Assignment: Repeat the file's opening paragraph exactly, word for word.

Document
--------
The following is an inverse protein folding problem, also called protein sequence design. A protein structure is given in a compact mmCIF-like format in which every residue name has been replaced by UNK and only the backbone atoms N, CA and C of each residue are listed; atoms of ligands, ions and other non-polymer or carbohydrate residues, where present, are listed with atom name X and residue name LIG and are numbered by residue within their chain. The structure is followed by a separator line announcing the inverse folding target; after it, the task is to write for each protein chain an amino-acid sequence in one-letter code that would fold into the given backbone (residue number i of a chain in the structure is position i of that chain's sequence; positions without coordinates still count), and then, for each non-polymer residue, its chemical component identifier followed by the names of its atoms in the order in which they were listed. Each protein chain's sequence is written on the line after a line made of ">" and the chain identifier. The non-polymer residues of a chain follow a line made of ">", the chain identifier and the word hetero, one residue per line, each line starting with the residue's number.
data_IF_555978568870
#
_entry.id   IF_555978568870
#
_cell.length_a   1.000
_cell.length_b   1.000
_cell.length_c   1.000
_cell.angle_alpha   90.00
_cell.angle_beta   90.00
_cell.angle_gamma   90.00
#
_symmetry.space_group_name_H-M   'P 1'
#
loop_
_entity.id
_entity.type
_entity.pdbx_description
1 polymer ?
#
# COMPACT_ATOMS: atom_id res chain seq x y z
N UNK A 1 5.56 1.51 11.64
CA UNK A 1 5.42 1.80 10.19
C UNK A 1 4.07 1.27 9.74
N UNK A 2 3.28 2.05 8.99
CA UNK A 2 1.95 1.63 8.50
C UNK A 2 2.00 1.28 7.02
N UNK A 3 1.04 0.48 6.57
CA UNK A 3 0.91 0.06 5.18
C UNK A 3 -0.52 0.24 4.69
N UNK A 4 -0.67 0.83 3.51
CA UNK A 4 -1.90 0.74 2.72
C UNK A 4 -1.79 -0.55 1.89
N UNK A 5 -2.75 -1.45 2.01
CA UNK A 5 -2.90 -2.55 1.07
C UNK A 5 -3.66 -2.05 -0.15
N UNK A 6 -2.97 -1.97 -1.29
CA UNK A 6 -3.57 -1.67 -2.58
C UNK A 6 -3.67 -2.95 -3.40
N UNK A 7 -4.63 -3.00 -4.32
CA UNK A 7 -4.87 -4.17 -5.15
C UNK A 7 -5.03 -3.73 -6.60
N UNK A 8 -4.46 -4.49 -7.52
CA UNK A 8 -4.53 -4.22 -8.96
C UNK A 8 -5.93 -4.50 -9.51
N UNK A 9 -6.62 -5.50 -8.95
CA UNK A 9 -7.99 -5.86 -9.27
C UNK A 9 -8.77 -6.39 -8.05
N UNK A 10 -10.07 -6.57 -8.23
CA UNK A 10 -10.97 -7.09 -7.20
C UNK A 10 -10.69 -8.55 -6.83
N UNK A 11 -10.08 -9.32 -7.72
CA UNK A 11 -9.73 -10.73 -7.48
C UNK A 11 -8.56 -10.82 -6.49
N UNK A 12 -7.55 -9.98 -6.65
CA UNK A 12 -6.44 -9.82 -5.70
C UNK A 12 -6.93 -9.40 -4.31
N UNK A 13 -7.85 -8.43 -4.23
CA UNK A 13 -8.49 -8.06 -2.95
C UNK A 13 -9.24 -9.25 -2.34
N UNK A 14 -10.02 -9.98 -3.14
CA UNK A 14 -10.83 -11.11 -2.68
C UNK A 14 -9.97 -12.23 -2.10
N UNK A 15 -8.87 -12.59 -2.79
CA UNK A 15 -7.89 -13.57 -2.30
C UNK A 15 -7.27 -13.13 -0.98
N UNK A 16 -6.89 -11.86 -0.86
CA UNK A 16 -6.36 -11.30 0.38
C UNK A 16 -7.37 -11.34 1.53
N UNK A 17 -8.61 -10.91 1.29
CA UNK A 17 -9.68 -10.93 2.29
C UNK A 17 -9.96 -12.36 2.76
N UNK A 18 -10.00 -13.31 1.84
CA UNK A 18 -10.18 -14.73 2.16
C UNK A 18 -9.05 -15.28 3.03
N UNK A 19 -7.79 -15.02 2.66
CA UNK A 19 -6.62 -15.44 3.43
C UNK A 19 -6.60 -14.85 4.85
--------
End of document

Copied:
The following is an inverse protein folding problem, also called protein sequence design. A protein structure is given in a compact mmCIF-like format in which every residue name has been replaced by UNK and only the backbone atoms N, CA and C of each residue are listed; atoms of ligands, ions and other non-polymer or carbohydrate residues, where present, are listed with atom name X and residue name LIG and are numbered by residue within their chain. The structure is followed by a separator line announcing the inverse folding target; after it, the task is to write for each protein chain an amino-acid sequence in one-letter code that would fold into the given backbone (residue number i of a chain in the structure is position i of that chain's sequence; positions without coordinates still count), and then, for each non-polymer residue, its chemical component identifier followed by the names of its atoms in the order in which they were listed. Each protein chain's sequence is written on the line after a line made of ">" and the chain identifier. The non-polymer residues of a chain follow a line made of ">", the chain identifier and the word hetero, one residue per line, each line starting with the residue's number.